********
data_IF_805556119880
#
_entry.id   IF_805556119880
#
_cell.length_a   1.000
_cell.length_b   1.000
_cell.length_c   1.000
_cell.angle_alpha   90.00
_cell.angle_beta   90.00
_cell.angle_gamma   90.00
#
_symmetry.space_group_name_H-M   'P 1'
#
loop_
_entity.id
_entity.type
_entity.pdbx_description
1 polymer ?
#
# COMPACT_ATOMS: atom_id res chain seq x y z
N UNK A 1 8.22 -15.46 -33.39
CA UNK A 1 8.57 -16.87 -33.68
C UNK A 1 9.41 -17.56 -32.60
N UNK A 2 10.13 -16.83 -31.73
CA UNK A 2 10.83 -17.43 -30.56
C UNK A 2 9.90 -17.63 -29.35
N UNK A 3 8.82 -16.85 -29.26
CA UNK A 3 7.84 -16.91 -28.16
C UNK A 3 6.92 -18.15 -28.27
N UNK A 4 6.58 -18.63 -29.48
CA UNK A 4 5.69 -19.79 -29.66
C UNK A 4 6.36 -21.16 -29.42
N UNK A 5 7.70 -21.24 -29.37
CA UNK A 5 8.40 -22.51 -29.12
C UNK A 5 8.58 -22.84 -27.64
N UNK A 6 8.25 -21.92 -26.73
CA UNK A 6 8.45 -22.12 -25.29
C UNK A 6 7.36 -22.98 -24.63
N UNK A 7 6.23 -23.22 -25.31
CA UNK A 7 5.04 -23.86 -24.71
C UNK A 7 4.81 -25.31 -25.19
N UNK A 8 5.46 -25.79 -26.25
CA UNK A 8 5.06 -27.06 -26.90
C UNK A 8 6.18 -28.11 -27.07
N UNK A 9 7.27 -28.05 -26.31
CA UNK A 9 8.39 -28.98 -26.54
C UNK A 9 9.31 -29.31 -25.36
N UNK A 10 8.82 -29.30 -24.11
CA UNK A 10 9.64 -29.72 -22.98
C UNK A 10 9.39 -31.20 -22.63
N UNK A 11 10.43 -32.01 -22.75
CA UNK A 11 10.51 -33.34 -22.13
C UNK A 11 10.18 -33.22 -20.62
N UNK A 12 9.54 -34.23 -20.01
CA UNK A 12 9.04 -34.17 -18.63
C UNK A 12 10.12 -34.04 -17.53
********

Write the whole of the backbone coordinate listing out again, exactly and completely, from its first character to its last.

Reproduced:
data_IF_805556119880
#
_entry.id   IF_805556119880
#
_cell.length_a   1.000
_cell.length_b   1.000
_cell.length_c   1.000
_cell.angle_alpha   90.00
_cell.angle_beta   90.00
_cell.angle_gamma   90.00
#
_symmetry.space_group_name_H-M   'P 1'
#
loop_
_entity.id
_entity.type
_entity.pdbx_description
1 polymer ?
#
# COMPACT_ATOMS: atom_id res chain seq x y z
N UNK A 1 8.22 -15.46 -33.39
CA UNK A 1 8.57 -16.87 -33.68
C UNK A 1 9.41 -17.56 -32.60
N UNK A 2 10.13 -16.83 -31.73
CA UNK A 2 10.83 -17.43 -30.56
C UNK A 2 9.90 -17.63 -29.35
N UNK A 3 8.82 -16.85 -29.26
CA UNK A 3 7.84 -16.91 -28.16
C UNK A 3 6.92 -18.15 -28.27
N UNK A 4 6.58 -18.63 -29.48
CA UNK A 4 5.69 -19.79 -29.66
C UNK A 4 6.36 -21.16 -29.42
N UNK A 5 7.70 -21.24 -29.37
CA UNK A 5 8.40 -22.51 -29.12
C UNK A 5 8.58 -22.84 -27.64
N UNK A 6 8.25 -21.92 -26.73
CA UNK A 6 8.45 -22.12 -25.29
C UNK A 6 7.36 -22.98 -24.63
N UNK A 7 6.23 -23.22 -25.31
CA UNK A 7 5.04 -23.86 -24.71
C UNK A 7 4.81 -25.31 -25.19
N UNK A 8 5.46 -25.79 -26.25
CA UNK A 8 5.06 -27.06 -26.90
C UNK A 8 6.18 -28.11 -27.07
N UNK A 9 7.27 -28.05 -26.31
CA UNK A 9 8.39 -28.98 -26.54
C UNK A 9 9.31 -29.31 -25.36
N UNK A 10 8.82 -29.30 -24.11
CA UNK A 10 9.64 -29.72 -22.98
C UNK A 10 9.39 -31.20 -22.63
N UNK A 11 10.43 -32.01 -22.75
CA UNK A 11 10.51 -33.34 -22.13
C UNK A 11 10.18 -33.22 -20.62
N UNK A 12 9.54 -34.23 -20.01
CA UNK A 12 9.04 -34.17 -18.63
C UNK A 12 10.12 -34.04 -17.53